2 NH3 + 2 ClF3 = N2 + Cl2 + 6 HF
Was what I put above in the drawing remotely right?
Sorry you posted just as I did! Let me have a look
Ok what you did is close, but you're going to want to divide by 2 (the stoichiometric coefficient) rather than multiply by 2 to determine which is the limiting reactant. However, the number you get before dividing by 2 are the ACTUAL moles of each reactant you're working with, and these are the numbers you will use to calculate the moles of each product.
So would it be like that instead. Obviously with a different answer.
You still need to divide by 2. I get that you divided what you HAD by 2, but what I meant was that you need to divide originally INSTEAD of multiply. And yes with different answers.
Is the 2 coming from the chemical equation?
Right and after you do the same for the other reactant, which is the limiting reactant?
It would be the first one.
Great so now all stoich comparisons will be need to be made to NH3. You've already found the moles of each reactant (the original numbers, before dividing by 2), so use the appropriate stoich ratios to find the moles of each product.
Right, so those are moles of reactants - NH3 and ClF3 - that actually react. Now use that information to find the moles of each product
Focus on NH3, since that's the limiting reactant. We have 1.6 mol of NH3 (27.3 g / 17.031 g/mol). We want to find moles of each product. Use stoich ratios to figure this out. As an example, for N2: x mol N2 / 1.6 mol NH3 = 1 N2 / 2 NH3 The left side are the actual moles of stuff you're working with in the reaction, the right side are the stoich coefficients taken from the balanced chemical reaction. Solve for x and you get 0.8 mol of N2 produced. Now do the same for Cl2 and HF!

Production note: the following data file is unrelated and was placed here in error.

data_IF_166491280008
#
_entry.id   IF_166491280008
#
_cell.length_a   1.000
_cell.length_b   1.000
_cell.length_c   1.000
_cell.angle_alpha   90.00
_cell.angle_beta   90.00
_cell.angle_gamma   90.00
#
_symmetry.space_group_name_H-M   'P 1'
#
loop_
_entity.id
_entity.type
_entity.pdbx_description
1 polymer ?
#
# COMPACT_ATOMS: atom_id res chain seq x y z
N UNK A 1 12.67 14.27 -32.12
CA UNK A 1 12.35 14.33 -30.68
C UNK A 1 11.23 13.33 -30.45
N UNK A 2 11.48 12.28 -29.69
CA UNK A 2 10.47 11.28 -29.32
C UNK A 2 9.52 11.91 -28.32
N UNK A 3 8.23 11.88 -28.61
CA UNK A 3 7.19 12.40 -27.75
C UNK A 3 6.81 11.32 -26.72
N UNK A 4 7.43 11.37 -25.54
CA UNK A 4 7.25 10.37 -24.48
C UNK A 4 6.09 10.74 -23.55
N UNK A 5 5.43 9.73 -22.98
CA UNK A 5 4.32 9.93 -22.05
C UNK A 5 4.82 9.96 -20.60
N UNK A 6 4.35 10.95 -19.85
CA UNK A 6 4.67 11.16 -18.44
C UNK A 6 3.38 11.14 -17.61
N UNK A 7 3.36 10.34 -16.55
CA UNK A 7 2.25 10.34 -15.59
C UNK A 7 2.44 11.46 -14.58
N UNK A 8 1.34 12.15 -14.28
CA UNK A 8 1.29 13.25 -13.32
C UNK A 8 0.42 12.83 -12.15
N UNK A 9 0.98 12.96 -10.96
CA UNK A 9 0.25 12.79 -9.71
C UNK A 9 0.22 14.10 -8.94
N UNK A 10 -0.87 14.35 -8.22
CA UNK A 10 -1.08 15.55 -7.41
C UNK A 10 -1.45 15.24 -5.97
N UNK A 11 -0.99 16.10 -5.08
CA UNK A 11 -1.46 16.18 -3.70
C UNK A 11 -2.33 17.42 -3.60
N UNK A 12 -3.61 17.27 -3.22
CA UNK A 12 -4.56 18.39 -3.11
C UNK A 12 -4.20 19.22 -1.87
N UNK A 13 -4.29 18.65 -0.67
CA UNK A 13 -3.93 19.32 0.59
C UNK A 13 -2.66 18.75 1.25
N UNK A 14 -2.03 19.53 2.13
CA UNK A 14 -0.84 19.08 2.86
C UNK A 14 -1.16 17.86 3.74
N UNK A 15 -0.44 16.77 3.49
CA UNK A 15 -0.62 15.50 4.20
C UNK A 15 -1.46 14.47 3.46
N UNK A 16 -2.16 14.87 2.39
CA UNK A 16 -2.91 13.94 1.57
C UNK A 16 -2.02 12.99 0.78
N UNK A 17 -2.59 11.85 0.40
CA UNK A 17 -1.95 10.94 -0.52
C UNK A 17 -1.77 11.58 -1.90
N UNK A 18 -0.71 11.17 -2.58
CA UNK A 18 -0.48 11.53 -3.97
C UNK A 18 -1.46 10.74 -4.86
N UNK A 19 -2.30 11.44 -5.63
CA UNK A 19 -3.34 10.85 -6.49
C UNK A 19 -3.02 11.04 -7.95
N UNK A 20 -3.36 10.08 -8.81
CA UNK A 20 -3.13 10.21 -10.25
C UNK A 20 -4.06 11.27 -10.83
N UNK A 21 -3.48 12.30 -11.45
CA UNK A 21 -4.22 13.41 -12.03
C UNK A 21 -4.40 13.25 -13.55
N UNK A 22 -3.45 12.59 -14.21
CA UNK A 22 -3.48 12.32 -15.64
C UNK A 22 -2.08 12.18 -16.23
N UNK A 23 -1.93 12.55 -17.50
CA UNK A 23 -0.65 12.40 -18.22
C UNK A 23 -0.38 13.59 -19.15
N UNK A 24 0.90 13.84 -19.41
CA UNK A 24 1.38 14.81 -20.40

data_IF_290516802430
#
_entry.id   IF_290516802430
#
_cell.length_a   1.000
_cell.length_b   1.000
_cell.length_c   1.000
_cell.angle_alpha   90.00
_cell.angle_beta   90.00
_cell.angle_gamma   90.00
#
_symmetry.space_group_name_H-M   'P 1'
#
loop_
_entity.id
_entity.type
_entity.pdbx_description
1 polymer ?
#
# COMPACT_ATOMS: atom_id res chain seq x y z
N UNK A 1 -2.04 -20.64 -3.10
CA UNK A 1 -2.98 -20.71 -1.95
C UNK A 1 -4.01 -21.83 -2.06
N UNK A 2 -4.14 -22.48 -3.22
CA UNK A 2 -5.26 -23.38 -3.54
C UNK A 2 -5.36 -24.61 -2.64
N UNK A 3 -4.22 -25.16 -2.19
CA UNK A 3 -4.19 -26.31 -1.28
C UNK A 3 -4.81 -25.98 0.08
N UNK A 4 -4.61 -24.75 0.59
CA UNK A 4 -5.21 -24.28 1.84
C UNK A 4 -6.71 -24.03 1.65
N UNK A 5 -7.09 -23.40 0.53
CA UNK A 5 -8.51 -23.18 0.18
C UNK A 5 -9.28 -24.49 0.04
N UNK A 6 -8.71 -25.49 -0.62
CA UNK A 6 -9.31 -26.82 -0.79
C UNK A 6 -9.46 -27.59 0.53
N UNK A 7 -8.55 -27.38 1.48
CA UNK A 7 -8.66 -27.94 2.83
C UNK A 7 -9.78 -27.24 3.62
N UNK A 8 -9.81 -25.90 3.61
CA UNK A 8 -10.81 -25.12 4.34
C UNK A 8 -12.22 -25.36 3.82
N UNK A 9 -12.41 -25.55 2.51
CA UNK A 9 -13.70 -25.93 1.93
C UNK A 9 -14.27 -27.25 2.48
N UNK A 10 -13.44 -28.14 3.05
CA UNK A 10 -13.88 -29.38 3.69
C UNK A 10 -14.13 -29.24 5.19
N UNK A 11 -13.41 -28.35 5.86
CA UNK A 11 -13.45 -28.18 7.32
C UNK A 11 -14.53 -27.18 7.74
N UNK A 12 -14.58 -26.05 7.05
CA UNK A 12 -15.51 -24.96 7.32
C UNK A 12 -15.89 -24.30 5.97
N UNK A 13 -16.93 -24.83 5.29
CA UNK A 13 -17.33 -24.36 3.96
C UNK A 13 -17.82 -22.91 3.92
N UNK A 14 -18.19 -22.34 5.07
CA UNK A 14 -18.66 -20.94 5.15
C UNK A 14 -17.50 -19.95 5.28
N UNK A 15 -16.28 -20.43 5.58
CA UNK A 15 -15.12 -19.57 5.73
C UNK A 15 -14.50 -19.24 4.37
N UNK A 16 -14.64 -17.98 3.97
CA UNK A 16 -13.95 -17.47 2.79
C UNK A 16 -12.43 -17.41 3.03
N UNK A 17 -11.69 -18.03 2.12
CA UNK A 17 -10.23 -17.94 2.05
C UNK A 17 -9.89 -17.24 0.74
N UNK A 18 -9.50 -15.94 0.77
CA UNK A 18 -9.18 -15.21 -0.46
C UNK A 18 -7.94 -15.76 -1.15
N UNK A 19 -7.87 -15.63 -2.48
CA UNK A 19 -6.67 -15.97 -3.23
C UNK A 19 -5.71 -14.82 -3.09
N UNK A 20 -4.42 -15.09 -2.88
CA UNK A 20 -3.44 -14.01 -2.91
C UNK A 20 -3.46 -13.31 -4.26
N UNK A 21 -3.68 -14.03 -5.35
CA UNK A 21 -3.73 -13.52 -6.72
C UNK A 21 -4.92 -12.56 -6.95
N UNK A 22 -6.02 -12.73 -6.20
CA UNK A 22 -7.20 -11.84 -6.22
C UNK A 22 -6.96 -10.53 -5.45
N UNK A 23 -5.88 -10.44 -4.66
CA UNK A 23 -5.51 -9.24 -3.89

At first would it look like this?
No - please reread my answer carefully!
Again, look carefully at my answer above. You need to solve for x, except now it'll be fore Cl2 rather than N2. What is x in that case?
I'm not following along. Sorry.
x mol Cl2 / 1.6 mol NH3 = 1 Cl2 / 2 NH3 Solve for x!
Okay so do I need to cross multiply?
Yes. You can get rid of all the words if that's easier, I've just left them in so you can see what each number is referring to: x/1.6 = 1/2 What do you get for x?
2x = 1.6
Great! Now do the same thing for HF. Be sure to use the right coefficients in your equation.
EXACTLY. What do you get?
@matt101 is that right?
Yup! Now that you've found moles of each product, multiply each by the respective molar mass, and the three masses you get are your answers!
Do I do the 3 masses separately?
Yes. For each product, multiply the moles of product you calculated by the molar mass of that product.
Yup keep going
Yes and the last one?
Was the 1.6 mol for the N2?
Never mind what was for NH3. What was the mol for N2?
.8013 mol was N2 right?
Anyways once you have that third mass, you've answered the question. Please read through what we did above carefully and make sure you understand all the steps so that you'll be able to do this kind of thing next time no problem!
@matt101 thanks for the help!